Prison Phone Scam? Ex-Con Back in Jail Thanks to Shreveport Judge
I think we can all agree that people who use the phone for nefarious purposes are some of the worst people in the world. I can't really ignore strange numbers in my line of work, but about 99% of the numbers I don't recognize are robocalls and it drive me crazy. Those aren't the bottom of the barrel though, that spot is reserved for con-men who use the phone to swindle and steal from hard working citizens.
Back in 2016, two elderly Shreveport residents were targeted and victimized by one such scam. The unnamed pair (ages 75 and 78) were contacted by what seemed to be an official with local law enforcement who informed them that they had missed jury duty, which was (they were told) a serious infraction. In total, the couple were scammed out of $9,797.95.
The scammer impersonating the police told his marks that unless they payed their fine, an arrest warrant would be issued. Of course, all of the "fines" were paid using Visa gift cards and direct wire transfers that were funneled into a secret account.
These unsuspecting victims had no idea that they were the target of a sophisticated system of cons and falsehoods designed to fool people in to coughing up cash to stay out of jail. The irony of the situation is that this scam was being run on smuggled mobile phones by an inmate serving time in Georgia's Autry State Prison!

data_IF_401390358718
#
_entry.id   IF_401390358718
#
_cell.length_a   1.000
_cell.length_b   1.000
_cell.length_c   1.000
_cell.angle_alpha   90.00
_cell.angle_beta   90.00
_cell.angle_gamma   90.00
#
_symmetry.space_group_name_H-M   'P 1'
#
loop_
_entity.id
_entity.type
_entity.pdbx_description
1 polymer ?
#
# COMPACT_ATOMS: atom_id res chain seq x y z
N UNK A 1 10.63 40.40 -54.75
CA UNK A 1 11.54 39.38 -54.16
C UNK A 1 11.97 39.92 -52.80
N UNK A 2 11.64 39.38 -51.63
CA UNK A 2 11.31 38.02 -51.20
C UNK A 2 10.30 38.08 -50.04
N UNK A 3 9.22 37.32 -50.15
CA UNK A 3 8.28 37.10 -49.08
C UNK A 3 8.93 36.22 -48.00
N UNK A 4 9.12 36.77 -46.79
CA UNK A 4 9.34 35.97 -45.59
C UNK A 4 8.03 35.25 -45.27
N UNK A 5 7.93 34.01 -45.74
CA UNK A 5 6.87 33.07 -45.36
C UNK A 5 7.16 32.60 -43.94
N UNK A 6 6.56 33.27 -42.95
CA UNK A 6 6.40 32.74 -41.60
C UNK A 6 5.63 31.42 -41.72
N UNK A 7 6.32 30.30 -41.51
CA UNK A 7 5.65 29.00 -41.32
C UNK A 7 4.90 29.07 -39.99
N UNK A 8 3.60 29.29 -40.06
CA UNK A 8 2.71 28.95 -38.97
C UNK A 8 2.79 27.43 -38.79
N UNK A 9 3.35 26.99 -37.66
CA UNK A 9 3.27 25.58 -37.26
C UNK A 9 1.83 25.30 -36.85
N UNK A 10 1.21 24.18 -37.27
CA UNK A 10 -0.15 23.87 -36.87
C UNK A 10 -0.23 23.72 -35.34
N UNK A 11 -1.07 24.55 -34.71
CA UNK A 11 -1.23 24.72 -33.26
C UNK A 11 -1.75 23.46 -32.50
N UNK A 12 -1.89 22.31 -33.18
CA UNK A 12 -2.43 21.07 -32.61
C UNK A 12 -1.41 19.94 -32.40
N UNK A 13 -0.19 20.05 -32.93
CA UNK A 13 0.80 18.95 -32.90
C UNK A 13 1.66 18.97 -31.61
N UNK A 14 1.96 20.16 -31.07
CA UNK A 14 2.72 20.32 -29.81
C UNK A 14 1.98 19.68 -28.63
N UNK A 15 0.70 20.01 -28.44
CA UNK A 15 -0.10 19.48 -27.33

According to a report from WKRG, Andre Deaveon Reese had been posing as a legitimate officer of the law in order to steal from people using this "jury duty" con for 5 years. Reese wasn't alone, either. He and several unidentified people formed a network that included official-sounding voice-mail greetings that falsely identified the scammers as legitimate law enforcement and several co-conspirators on the "outside" to handle the money transactions.
Wednesday, Shreveport Federal Judge Donald E. Walter sentenced the 32-year-old convicted scammer to 33 months in prison, pay $9,800 in restitution to his victims, and undergo 3 years of supervised release once his jail term is completed.